Tag Archive for: RCTs

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The Drugs Don’t Work … Or Do They?

The Verve made millions out of the hit single “The Drugs Don’t Work” … I doubt they would have made any money if they called it “The Drugs Don’t Work … Or Do They ?” but that is where we are in 2017 with medical expulsive therapy (MET) for ureteric stones.

In 2015, “The Drugs Don’t Work” was the most read blog of the year and for that won the “Best Blog of the Year” award at the BJUI Social Media awards. And it was all about SUSPEND. The trial that changed everything. We had been giving MET out like smarties. We loved it. Patients loved it. But many of us had doubts. The evidence was weak. “Large randomised trials are needed to confirm” the authors of small trials said. And so we did it in British Urology and it did change practice for many people. Doubts crept in around the world. More trials confirmed this. The Furyk study … MET doesn’t work in Australia (apart from a small advantage on small subgroup analysis). It doesn’t work in America either. Silodosin … promising but little benefit. But wait … the NIH are doing a trial. This will confirm once and for all. And as I was about to debate John Hollingsworth at the Rock Society at #AUA17 – thrown into the lion’s den of believers – it was released, a late breaking abstract – The STONE study and NO BENEFIT TO MET. Game over … MET is dead. Even non-believers were convinced in another debate with John in Vancouver at #WCE17.

So imagine the surprise as this month in European Urology, the largest study ever conducted was released. 3450 patients. A good quality double-blind placebo-controlled RCT. The headline … Overall MET does work (86% vs. 79%). And this was judged on a fairly hardcore follow-up schedule of CT scans weekly for 4 weeks – how many people do that in their practice? On subgroup analysis stones >5mm show greatest benefit (87 vs. 75% stone passage). Stones ≤ 5mm showed no benefit (88% vs 87%) although there is some advantages for time to passage (148 vs.249 hours), colic episodes (1.9 vs.9.4%) and analgesia requirements (89 vs.236mg). So what do we do now? Firstly I suspect this has just cemented the current position of the 2017 #EAUGuidelines which already states “the greatest benefit might be among those with large (distal) stones”. I do also feel this trial requires greater scrutiny – does this really change everything again?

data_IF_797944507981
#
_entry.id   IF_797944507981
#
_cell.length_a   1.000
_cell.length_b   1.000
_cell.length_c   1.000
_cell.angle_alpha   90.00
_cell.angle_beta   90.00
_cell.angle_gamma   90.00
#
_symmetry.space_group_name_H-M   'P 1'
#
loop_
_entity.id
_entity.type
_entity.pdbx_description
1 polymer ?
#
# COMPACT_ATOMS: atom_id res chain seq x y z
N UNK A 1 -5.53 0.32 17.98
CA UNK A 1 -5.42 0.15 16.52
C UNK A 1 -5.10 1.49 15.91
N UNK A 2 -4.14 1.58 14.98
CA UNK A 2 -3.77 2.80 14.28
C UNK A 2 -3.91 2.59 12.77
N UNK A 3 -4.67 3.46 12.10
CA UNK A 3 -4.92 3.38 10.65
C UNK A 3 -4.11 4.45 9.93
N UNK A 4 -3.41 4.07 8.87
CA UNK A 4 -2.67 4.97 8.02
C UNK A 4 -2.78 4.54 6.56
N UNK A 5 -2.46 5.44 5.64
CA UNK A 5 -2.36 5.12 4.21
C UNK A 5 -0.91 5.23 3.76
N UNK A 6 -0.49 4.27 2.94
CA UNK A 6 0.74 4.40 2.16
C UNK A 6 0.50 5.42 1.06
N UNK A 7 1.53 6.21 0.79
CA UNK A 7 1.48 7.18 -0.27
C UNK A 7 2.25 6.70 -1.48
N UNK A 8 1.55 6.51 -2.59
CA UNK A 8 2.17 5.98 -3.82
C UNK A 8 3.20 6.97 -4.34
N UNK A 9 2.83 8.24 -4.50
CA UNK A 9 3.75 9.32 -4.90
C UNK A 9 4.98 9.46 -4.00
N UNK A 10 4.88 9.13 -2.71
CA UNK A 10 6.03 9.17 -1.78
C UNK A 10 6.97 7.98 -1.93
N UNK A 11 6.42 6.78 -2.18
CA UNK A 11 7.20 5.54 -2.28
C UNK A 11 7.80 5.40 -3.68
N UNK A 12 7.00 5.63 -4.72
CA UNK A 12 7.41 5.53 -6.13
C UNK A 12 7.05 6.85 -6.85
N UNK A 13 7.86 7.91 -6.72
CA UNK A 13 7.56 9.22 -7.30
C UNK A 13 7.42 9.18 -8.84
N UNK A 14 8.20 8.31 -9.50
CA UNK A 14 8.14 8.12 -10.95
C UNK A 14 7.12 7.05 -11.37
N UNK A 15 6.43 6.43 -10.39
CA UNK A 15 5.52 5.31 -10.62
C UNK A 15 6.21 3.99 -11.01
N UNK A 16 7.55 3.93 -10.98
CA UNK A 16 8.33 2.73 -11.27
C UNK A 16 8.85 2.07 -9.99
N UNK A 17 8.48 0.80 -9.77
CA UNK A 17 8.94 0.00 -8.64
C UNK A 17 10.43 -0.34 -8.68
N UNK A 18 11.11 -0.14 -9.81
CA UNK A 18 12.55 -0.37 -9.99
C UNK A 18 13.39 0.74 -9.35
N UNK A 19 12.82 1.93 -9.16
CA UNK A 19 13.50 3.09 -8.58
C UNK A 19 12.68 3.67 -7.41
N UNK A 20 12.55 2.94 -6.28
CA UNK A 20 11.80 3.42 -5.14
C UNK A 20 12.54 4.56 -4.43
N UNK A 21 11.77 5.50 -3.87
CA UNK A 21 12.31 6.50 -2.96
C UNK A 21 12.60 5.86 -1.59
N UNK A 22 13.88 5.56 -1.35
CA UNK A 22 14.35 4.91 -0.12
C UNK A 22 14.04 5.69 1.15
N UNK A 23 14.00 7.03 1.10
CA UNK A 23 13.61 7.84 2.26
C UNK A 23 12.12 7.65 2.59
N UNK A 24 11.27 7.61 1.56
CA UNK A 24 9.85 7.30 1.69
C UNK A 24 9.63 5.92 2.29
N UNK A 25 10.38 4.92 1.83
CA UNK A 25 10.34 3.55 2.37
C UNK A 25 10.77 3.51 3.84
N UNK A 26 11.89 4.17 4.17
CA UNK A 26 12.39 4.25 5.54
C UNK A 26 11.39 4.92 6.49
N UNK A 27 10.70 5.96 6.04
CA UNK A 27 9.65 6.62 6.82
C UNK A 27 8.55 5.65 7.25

Some facts: 3296 patients included in the analysis. Only 15 patients declined entry to the study – that is amazing! Recruited in 30 centres in China over 2 years which finished in 2013. The inclusion criteria was for distal ureteric stones from 4-7mm (interestingly a fact not expressed in the abstract). Not 3mm; not 8mm; 4-7mm only. So a narrow window which probably represents the potential target benefit for MET. There are lots of exclusion criteria – diabetes, previous stone on that side, previous ureteroscopy on that side and ‘severe hydronephrosis’. So if the emergency departments are to follow this study they need to select stones of 6 or 7mm in longest diameter, only in the distal ureter and without “severe hydronephrosis” whatever that means. I’m not sure I totally know and I’m a urologist. Good luck to the ED docs with that one!